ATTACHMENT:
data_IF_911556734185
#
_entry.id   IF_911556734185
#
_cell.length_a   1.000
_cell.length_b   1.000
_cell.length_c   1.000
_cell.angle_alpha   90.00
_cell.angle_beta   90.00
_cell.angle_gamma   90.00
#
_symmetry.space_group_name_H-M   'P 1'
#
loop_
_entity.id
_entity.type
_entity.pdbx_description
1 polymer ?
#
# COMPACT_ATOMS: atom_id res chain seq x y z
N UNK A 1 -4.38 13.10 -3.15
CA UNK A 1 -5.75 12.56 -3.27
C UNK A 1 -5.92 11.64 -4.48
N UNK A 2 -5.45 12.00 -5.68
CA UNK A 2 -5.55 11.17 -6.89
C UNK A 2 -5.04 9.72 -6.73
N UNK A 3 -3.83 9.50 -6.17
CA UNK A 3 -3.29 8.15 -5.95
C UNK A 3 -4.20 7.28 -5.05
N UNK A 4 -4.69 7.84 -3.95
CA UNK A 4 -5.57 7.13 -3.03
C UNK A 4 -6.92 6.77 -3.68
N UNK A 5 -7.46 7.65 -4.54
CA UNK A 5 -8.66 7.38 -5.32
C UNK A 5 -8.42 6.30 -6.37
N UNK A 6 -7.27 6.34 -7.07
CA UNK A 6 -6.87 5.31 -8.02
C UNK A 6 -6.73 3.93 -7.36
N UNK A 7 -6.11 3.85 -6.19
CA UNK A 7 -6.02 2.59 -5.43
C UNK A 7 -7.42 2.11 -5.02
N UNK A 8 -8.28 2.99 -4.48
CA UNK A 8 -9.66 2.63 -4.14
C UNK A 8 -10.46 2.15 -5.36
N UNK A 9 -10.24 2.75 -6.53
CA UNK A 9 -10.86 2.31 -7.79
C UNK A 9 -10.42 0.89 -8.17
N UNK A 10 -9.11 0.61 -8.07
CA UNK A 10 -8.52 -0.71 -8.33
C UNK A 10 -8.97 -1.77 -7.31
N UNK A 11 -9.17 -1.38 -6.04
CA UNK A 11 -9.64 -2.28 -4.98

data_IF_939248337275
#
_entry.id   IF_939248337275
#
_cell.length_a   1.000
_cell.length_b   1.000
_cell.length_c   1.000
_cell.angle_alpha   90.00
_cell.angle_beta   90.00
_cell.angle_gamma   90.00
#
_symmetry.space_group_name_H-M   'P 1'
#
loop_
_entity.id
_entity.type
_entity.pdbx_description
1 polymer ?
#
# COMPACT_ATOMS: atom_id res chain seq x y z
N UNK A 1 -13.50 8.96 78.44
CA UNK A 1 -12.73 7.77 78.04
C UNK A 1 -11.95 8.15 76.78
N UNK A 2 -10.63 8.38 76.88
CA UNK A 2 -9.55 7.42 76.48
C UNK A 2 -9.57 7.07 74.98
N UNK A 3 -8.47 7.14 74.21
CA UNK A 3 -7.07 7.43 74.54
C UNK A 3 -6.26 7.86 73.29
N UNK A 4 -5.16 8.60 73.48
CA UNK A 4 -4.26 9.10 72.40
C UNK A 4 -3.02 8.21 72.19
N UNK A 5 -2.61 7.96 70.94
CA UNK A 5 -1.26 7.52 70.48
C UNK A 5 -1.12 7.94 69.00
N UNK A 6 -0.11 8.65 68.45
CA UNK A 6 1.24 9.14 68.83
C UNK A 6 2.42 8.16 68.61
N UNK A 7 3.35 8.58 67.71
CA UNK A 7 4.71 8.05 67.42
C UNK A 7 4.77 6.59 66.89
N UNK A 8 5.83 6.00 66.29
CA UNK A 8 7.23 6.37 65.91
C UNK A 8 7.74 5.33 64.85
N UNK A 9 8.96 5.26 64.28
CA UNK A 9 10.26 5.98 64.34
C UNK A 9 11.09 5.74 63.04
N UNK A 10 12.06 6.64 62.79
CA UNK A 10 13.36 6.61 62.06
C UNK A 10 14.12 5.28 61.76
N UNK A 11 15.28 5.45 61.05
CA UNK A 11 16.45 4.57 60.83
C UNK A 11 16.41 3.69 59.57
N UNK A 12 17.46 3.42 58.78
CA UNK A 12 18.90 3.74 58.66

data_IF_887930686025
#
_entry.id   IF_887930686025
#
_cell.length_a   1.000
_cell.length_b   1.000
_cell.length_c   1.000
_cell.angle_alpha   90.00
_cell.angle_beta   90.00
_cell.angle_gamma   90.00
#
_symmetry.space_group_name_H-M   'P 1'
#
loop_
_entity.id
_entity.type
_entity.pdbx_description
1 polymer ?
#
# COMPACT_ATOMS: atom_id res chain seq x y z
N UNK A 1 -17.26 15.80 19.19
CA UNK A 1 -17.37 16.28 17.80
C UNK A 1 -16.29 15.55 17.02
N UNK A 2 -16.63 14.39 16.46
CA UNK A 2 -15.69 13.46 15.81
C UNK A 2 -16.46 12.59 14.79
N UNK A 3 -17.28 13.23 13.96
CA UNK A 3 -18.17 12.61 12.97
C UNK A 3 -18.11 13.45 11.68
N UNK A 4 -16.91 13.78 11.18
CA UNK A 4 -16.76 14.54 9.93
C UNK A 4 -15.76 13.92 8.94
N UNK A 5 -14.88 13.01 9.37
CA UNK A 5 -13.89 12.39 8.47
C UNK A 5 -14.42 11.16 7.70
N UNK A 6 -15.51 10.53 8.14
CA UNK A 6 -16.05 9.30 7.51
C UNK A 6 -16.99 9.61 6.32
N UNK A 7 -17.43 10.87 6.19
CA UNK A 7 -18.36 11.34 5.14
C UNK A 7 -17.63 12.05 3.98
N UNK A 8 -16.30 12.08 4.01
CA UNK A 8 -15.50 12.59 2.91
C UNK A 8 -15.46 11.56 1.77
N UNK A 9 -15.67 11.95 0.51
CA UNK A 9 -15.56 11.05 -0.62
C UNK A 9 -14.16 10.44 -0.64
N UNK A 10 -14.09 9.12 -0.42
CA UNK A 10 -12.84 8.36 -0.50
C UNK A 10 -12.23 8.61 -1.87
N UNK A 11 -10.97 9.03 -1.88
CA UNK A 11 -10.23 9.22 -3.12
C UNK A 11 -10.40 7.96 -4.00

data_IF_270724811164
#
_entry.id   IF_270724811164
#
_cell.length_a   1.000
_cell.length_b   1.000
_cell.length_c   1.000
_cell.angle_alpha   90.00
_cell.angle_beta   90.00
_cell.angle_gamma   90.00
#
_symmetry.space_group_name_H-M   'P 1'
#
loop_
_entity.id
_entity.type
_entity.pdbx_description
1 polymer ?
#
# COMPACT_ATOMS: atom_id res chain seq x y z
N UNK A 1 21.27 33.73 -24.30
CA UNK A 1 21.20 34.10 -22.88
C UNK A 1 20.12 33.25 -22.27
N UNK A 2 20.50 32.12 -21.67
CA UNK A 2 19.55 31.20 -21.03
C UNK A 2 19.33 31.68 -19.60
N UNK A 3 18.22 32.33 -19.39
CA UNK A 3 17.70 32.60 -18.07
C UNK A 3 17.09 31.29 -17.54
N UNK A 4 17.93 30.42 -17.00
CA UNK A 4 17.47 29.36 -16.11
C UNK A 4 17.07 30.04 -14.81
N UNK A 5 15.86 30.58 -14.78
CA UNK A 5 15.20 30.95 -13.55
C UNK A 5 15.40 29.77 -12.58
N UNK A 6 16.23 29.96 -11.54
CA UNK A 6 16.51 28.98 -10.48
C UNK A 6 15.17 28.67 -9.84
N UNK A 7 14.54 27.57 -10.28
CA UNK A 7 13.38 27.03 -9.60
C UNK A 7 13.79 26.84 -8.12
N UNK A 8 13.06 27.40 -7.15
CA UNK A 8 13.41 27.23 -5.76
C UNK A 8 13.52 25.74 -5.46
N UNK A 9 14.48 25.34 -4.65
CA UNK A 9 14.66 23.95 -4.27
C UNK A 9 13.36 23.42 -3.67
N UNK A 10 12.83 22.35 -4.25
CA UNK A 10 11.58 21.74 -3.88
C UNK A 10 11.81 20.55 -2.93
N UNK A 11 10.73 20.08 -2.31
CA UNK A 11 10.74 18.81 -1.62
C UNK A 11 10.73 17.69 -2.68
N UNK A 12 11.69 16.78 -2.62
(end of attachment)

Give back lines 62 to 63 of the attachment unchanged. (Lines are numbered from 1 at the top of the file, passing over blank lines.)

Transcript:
_cell.angle_gamma   90.00
#